Nearly 40 years ago, an early doom metal band with influences ranging from Black Sabbath to The Doors formed in Chicago. While never reaching the tops of charts or scoring any hit singles, Trouble was hugely influential in the hard rock scene and continues to put out music. Lead singer Eric Wagner had two stints with Trouble (1979 – 1997, 2000 – 2008) before leaving for good.
In 2012, Wagner formed The Skull, named after Trouble’s 1985 release, with the idea of playing material from his former band’s first two records, material that his former bandmates didn’t want to play anymore. Two former Trouble bandmates joined Wagner in The Skull (bassist Ron Holzner and drummer Jeff ‘Oly’ Olsen who left the band in 2015) and they quickly decided to start writing their own material.
As Wagner told me when we spoke this past weekend, there’s not a huge difference between Trouble and The Skull since he’s the one who wrote the lyrics for both bands and he didn’t try to change the way he sang after leaving Trouble. Wagner also fronts another doom band, Blackfinger, which released it’s sophomore effort, When Colors Fade Away, in September.
As The Skull begins pre-production on their second full length (a follow up to 2014’s For Those Which Are Asleep and 2016’s self-titled EP) in Chicago, the band decided to play a few shows.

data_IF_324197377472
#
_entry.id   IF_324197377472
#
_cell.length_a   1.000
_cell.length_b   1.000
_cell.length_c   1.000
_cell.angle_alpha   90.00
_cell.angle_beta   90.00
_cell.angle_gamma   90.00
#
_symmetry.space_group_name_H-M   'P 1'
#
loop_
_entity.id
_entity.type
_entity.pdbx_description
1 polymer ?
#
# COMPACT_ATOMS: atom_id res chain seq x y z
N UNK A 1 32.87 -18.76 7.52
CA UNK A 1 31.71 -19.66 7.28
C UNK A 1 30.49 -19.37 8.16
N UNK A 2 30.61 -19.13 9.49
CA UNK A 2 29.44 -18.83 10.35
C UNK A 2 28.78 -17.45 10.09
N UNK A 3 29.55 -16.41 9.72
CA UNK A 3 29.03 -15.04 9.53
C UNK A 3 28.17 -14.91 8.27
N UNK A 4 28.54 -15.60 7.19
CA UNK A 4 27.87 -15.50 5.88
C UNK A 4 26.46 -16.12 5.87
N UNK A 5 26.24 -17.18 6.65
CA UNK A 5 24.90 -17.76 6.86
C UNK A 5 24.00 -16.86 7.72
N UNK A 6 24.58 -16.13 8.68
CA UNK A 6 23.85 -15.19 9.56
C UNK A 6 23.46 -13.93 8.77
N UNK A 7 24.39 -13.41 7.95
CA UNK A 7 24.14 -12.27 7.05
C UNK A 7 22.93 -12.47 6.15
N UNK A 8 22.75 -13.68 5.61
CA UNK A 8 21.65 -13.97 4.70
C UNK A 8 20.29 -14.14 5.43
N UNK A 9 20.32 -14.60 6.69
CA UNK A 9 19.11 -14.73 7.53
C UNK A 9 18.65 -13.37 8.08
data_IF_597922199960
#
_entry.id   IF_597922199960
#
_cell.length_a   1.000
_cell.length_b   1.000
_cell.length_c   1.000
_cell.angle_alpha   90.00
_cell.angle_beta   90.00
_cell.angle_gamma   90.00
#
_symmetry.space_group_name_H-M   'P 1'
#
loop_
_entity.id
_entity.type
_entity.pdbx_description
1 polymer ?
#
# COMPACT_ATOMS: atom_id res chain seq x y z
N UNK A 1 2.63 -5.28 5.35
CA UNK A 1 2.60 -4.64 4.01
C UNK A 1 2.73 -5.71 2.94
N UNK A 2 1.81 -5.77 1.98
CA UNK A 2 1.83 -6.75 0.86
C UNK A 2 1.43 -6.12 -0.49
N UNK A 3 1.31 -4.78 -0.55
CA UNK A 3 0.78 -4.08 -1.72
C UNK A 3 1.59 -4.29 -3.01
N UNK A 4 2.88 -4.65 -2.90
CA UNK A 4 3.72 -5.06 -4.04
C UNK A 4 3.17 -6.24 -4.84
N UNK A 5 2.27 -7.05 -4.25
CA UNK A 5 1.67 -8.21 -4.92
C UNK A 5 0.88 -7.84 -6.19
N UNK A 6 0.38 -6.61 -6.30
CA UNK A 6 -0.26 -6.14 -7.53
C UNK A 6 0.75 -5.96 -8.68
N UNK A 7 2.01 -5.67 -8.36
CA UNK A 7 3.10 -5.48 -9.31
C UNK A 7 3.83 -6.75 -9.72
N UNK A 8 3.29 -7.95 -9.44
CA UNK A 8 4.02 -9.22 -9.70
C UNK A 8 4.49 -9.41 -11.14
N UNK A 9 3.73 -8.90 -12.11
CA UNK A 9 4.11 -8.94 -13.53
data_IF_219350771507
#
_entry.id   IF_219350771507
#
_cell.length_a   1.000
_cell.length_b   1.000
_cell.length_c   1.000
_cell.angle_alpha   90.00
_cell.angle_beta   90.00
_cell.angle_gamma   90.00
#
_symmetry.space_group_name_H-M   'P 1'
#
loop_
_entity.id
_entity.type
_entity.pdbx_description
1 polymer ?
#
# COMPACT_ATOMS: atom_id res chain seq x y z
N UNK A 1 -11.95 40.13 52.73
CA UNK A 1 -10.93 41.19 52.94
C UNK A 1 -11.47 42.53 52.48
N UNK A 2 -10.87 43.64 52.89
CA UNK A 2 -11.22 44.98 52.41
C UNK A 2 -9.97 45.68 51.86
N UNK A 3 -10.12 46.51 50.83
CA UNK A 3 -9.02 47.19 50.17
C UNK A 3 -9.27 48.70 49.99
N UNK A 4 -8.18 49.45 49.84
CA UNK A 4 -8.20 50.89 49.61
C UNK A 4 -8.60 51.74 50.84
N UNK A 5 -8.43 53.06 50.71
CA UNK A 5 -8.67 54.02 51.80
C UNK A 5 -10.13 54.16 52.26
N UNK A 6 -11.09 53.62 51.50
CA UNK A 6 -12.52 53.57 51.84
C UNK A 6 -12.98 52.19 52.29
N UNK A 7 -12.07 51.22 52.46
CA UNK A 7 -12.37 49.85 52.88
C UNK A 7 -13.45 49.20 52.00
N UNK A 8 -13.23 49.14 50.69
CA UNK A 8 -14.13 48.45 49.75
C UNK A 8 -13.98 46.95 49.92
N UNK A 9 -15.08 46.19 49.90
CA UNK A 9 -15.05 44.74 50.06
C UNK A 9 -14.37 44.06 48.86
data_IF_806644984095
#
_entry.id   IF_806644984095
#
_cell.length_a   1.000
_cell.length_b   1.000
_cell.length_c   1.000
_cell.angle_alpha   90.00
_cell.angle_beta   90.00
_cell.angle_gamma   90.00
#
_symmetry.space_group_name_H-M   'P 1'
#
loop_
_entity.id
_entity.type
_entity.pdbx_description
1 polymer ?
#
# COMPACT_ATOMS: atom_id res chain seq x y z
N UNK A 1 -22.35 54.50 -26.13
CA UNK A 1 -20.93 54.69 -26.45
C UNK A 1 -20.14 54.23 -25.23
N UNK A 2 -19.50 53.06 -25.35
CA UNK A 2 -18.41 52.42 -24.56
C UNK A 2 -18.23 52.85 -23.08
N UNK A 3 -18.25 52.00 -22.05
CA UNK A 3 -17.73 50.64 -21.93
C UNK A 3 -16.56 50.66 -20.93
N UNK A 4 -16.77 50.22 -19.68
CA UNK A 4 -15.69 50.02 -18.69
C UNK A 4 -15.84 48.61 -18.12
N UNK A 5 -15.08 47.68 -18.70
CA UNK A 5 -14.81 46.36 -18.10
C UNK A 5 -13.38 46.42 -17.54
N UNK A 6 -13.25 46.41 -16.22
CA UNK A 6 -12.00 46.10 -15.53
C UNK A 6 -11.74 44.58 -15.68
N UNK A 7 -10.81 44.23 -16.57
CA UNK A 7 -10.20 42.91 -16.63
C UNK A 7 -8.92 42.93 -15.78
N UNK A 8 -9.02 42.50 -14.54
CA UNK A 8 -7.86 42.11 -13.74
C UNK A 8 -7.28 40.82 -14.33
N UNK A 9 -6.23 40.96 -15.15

On November 1, The Skull, with special guests Gudger and Tomb, play Ace of Cups. Doors open at 7 and the playing order is as follows: Tomb (8), Gudger (8:45), The Skull (9:30). Tickets are $13 in advance, $15 at the door.
I called Wagner at his home in Pittsburgh on Saturday morning.
I can’t remember The Skull ever playing in Columbus. I’m not sure if you’ve been here since you were in Trouble. When you’re booking tours, is that something you’re involved with or does your booking agent take care of everything?
We’ve done Cleveland and we did Dayton one time last year but I don’t think we hit Cincinnati or Columbus since Trouble actually.
We have some say on where we play. When we were first planning on this – because we were all going to Chicago for pre-production on the new album – since our drummer is from England, we always make it worth while so we thought we’d book some shows.
We thought, “We’ve played Cleveland a million times, let’s try to play some places we haven’t been yet.” We’re doing those two (Columbus, Cincinnati) and then we’re doing some pre-production work (in Chicago) and then we head down to Texas, one in New Orleans, and Memphis on the way down and then we start recording some drum tracks when we get back.
Are you working on a full length or another EP?
Full length. The songs are almost written. We’re going to get together because we haven’t had the chance to all get in a room and just play them. It’s been mostly over the internet. I’ve been busy writing lyrics for it. I think we’ll probably be ready to do drum tracks, I think it’s the week of November 11th and 18th. Then we’ve got plenty of time, I’ve got plenty of time to finish my lyrics by the time I have to sing them. We’re kind of planning on a late spring, early summer release. We’ll see. Can’t rush it.